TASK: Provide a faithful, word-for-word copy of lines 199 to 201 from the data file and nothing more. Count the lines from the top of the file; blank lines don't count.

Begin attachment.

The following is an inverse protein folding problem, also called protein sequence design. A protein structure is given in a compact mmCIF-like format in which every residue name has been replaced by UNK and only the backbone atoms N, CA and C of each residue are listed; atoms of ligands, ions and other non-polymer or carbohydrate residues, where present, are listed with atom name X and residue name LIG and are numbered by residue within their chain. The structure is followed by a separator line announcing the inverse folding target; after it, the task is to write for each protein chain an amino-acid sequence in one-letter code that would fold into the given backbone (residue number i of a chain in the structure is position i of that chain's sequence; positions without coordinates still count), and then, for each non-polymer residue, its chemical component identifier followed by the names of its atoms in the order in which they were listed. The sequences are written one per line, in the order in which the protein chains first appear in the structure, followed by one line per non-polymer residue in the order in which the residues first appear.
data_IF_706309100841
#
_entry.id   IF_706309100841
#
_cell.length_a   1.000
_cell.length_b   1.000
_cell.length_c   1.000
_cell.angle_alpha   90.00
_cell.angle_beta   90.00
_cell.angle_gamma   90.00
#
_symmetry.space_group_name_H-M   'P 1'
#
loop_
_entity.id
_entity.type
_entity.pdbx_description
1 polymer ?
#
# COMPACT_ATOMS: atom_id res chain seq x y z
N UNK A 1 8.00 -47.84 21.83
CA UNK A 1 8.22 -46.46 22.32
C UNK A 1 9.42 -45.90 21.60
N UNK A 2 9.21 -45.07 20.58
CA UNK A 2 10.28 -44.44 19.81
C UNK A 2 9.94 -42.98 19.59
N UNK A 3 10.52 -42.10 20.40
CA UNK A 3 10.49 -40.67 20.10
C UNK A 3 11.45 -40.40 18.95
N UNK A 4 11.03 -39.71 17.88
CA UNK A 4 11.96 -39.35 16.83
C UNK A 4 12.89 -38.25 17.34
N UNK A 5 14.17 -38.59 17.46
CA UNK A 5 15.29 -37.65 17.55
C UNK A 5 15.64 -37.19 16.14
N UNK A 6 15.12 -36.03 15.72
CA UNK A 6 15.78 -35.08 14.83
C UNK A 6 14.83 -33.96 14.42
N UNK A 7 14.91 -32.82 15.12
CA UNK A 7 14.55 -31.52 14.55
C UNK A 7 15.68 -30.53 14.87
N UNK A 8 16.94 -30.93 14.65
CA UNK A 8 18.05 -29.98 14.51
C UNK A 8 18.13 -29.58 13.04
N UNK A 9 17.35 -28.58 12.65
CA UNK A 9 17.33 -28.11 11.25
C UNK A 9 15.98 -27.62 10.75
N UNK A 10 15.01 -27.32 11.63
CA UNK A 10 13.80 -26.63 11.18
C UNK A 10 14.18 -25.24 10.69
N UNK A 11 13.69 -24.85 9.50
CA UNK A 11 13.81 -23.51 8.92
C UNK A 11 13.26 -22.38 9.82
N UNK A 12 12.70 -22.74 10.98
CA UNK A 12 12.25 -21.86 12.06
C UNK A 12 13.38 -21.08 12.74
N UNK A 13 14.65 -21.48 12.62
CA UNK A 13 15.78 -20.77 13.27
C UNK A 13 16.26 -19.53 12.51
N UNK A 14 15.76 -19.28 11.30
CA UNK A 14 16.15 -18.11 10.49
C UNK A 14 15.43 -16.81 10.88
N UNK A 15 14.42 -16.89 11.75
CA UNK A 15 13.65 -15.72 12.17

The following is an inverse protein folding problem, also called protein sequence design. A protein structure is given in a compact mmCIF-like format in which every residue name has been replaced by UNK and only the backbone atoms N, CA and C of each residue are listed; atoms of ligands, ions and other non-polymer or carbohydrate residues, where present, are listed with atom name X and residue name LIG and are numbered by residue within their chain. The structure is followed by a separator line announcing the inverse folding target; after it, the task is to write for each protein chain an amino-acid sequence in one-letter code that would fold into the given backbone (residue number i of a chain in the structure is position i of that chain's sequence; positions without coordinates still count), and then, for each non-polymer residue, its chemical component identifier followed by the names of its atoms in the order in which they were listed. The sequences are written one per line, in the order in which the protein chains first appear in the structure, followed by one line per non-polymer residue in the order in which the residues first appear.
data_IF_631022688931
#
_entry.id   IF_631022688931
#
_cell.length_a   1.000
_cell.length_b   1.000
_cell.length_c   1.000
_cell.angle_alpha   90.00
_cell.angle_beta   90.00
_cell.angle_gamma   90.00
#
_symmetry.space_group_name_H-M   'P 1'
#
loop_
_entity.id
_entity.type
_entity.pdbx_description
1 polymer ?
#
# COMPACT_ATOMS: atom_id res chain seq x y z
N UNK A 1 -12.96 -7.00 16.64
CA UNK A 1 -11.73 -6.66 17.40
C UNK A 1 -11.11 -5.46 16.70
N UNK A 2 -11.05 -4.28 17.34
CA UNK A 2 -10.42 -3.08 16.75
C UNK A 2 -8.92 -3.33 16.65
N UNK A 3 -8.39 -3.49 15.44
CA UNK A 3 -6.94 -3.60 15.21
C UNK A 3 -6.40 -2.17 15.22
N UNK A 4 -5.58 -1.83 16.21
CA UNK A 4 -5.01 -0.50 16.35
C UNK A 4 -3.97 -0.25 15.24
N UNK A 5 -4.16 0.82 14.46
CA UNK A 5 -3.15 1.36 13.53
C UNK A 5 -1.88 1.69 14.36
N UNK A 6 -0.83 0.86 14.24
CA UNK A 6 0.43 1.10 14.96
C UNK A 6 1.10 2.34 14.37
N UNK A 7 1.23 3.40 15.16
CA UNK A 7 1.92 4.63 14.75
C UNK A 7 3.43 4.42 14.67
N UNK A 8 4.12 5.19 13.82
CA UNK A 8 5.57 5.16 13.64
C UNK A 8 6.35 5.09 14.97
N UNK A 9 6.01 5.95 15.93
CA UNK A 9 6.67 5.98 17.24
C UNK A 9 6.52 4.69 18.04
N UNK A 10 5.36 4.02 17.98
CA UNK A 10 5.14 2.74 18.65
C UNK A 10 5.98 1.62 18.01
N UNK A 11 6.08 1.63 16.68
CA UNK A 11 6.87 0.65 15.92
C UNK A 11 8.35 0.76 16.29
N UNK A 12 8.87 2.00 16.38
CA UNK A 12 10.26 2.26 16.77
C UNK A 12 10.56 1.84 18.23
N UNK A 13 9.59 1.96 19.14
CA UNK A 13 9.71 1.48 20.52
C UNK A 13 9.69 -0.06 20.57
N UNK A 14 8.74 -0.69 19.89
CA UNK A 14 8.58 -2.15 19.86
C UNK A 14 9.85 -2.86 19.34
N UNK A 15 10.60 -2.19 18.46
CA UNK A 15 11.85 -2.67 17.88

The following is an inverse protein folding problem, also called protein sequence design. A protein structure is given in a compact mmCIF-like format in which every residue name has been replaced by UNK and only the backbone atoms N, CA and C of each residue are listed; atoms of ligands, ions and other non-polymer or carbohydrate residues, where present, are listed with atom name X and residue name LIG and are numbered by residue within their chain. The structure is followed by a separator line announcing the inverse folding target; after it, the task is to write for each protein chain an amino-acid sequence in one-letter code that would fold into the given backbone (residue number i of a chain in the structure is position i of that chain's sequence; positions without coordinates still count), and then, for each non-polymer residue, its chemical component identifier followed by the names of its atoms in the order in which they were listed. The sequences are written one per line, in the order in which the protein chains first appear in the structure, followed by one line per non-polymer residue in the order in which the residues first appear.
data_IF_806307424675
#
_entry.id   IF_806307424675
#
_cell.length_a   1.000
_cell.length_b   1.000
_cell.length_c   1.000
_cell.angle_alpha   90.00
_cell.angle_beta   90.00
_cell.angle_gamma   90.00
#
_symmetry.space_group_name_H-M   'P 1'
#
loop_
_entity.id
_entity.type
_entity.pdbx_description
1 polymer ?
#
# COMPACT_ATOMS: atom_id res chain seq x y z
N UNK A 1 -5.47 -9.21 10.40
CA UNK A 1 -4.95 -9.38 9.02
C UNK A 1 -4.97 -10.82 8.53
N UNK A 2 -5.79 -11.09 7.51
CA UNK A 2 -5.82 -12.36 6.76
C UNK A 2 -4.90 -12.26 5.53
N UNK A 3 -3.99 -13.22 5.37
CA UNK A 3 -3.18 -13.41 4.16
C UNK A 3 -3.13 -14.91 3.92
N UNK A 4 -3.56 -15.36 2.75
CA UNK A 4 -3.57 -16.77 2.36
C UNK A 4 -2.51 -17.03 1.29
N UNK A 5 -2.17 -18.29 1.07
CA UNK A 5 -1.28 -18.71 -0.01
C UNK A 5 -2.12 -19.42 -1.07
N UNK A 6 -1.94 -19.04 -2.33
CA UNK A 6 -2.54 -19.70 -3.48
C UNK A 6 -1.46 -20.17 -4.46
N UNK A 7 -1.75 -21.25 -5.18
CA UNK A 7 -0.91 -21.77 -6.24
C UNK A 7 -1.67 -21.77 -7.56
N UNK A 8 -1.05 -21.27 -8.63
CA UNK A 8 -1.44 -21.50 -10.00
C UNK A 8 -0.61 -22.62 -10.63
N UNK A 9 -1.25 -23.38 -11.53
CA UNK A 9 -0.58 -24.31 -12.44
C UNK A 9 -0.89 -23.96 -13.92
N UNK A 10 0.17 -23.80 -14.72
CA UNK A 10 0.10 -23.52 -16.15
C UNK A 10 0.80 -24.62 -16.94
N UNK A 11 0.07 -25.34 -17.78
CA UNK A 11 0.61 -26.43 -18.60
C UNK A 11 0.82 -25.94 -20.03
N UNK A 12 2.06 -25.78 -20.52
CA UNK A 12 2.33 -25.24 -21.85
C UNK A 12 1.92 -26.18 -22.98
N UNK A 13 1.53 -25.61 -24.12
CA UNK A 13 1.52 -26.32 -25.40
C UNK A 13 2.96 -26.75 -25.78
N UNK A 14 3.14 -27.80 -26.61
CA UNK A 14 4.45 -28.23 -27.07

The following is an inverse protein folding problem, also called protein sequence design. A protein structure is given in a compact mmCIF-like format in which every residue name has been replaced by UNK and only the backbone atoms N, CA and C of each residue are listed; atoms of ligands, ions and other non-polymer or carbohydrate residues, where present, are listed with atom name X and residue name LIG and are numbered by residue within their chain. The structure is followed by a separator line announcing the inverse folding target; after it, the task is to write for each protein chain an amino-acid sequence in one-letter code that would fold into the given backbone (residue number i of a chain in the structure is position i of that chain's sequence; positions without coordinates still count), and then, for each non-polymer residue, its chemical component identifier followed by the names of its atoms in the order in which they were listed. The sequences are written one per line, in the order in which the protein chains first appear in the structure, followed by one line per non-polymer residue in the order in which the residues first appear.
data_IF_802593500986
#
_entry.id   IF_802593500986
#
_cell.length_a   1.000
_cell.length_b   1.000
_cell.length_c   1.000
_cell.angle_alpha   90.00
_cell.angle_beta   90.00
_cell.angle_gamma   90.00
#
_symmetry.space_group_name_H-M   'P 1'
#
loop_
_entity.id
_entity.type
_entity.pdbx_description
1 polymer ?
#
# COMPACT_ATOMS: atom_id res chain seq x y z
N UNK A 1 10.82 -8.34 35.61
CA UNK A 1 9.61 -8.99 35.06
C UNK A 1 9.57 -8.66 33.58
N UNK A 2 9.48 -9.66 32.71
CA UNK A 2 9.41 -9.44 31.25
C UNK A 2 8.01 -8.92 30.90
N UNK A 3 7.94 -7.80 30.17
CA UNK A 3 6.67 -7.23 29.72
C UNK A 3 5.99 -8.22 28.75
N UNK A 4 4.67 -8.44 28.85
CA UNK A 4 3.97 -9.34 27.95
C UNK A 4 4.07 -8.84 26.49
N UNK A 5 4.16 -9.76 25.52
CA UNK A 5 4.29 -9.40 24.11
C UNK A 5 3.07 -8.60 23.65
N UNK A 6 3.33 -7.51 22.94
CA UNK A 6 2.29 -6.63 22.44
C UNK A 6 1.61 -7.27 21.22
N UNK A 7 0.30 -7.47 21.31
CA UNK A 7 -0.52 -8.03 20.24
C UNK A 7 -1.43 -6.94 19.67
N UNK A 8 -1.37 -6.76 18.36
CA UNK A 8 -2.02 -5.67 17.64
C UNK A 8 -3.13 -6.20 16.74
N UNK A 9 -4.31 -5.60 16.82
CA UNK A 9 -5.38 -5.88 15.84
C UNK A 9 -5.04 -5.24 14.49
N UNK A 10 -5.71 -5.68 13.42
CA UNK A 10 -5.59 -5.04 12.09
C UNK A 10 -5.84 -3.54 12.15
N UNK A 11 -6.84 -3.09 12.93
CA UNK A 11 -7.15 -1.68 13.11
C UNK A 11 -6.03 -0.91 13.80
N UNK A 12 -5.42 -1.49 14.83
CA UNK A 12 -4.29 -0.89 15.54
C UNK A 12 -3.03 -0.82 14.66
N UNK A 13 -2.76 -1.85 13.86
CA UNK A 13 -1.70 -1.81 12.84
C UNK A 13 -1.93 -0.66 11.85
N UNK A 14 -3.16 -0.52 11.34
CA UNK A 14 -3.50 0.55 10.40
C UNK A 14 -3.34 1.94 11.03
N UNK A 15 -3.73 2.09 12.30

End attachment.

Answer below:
_cell.length_b   1.000
_cell.length_c   1.000
_cell.angle_alpha   90.00